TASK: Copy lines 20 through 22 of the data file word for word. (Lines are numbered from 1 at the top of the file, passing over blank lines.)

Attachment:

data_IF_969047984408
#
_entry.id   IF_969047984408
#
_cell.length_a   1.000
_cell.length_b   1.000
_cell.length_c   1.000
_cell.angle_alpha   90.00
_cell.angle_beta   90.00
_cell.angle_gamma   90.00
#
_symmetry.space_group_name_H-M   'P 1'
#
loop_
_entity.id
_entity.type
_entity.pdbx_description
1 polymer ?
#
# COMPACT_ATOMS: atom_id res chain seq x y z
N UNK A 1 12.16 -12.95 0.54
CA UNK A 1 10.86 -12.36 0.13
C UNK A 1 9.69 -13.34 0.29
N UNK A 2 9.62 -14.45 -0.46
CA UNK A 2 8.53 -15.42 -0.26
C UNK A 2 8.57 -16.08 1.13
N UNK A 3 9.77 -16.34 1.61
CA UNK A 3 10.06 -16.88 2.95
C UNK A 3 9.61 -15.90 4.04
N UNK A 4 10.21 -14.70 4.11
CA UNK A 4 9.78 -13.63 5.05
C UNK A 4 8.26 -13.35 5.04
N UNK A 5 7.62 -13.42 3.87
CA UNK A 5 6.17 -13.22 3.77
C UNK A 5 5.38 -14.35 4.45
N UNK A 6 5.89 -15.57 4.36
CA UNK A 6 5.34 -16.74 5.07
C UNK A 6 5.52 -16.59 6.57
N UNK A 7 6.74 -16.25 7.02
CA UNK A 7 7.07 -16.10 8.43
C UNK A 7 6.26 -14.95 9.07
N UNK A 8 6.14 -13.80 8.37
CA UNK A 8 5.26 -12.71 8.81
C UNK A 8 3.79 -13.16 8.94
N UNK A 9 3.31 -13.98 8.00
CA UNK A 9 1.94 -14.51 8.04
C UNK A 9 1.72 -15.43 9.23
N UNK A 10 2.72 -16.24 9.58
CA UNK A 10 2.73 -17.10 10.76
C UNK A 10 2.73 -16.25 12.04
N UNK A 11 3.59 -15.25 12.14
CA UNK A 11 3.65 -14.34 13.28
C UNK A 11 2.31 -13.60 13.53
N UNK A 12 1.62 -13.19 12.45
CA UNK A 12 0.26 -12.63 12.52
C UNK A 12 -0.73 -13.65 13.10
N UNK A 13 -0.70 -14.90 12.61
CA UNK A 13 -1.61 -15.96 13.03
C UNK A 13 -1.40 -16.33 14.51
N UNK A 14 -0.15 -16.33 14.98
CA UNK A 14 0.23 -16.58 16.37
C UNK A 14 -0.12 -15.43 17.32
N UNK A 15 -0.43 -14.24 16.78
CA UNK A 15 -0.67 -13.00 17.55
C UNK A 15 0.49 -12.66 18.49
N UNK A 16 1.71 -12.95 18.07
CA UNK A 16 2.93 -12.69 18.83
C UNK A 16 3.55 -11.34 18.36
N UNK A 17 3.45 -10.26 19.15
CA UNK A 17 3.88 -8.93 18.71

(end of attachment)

# COMPACT_ATOMS: atom_id res chain seq x y z
N UNK A 1 12.16 -12.95 0.54
CA UNK A 1 10.86 -12.36 0.13